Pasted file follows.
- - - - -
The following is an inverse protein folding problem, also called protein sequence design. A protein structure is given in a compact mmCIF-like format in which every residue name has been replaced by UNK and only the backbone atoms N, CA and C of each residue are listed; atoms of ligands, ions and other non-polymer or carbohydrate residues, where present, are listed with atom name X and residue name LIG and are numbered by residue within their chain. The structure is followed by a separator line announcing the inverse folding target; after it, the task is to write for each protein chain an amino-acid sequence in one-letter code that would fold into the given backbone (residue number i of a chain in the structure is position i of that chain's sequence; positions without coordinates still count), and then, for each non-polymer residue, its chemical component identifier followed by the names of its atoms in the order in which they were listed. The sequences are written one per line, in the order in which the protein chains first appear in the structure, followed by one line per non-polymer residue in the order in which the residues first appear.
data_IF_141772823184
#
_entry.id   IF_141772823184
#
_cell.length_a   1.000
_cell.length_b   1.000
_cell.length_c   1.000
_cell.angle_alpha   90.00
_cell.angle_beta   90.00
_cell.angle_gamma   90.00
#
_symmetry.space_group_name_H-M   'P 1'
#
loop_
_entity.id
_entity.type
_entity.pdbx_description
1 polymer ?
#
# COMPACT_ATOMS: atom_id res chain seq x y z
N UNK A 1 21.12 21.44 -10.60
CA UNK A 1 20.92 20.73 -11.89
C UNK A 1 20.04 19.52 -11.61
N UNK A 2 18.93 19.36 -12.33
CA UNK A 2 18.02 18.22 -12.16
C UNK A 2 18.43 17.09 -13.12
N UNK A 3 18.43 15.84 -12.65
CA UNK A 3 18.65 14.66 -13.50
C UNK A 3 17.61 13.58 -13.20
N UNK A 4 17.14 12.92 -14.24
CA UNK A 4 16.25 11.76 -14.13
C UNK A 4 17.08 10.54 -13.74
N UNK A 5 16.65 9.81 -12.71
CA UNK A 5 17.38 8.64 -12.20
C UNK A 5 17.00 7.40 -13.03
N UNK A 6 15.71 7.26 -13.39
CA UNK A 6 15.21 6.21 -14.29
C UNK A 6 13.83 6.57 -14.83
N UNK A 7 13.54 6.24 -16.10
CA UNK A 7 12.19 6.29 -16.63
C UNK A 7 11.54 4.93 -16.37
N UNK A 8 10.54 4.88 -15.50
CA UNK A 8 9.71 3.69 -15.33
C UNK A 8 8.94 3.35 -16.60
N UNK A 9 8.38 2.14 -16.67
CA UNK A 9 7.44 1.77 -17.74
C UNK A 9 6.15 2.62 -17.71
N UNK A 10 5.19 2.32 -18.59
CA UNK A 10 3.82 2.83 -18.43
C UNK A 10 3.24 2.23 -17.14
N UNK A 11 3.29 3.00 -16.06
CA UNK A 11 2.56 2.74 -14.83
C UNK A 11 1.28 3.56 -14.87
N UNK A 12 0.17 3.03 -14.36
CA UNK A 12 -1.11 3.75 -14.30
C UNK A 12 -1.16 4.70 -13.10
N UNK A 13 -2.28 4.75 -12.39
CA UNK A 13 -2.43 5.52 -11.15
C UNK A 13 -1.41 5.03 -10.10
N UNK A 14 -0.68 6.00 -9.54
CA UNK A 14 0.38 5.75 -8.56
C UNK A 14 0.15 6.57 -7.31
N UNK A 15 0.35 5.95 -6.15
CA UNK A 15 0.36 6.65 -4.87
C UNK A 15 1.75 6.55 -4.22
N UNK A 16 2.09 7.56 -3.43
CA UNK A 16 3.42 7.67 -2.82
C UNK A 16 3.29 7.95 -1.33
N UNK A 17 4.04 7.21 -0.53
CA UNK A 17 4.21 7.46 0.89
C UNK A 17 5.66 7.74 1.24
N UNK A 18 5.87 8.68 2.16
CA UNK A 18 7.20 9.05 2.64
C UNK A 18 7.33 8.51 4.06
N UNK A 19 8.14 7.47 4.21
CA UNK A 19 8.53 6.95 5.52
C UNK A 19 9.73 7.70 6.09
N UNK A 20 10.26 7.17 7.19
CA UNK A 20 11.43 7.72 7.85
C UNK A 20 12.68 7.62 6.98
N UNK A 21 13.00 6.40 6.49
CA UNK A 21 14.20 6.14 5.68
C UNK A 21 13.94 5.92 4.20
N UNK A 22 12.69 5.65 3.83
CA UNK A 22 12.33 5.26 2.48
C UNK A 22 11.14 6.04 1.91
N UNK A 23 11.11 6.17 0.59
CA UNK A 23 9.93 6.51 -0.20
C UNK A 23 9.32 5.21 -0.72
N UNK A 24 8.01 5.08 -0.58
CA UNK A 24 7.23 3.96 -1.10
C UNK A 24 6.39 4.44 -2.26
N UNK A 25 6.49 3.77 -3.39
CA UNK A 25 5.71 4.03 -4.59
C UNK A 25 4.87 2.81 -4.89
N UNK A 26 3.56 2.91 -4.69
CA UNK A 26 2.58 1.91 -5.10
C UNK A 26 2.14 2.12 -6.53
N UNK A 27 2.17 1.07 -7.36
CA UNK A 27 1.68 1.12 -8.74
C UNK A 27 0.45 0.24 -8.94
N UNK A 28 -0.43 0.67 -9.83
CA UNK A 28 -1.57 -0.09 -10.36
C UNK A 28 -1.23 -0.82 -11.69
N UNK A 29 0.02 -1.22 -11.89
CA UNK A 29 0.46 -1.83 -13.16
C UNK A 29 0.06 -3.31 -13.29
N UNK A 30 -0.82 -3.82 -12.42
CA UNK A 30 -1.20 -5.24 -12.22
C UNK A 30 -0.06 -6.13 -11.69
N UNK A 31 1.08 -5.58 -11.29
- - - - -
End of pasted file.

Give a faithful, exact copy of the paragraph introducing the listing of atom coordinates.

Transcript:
The following is an inverse protein folding problem, also called protein sequence design. A protein structure is given in a compact mmCIF-like format in which every residue name has been replaced by UNK and only the backbone atoms N, CA and C of each residue are listed; atoms of ligands, ions and other non-polymer or carbohydrate residues, where present, are listed with atom name X and residue name LIG and are numbered by residue within their chain. The structure is followed by a separator line announcing the inverse folding target; after it, the task is to write for each protein chain an amino-acid sequence in one-letter code that would fold into the given backbone (residue number i of a chain in the structure is position i of that chain's sequence; positions without coordinates still count), and then, for each non-polymer residue, its chemical component identifier followed by the names of its atoms in the order in which they were listed. The sequences are written one per line, in the order in which the protein chains first appear in the structure, followed by one line per non-polymer residue in the order in which the residues first appear.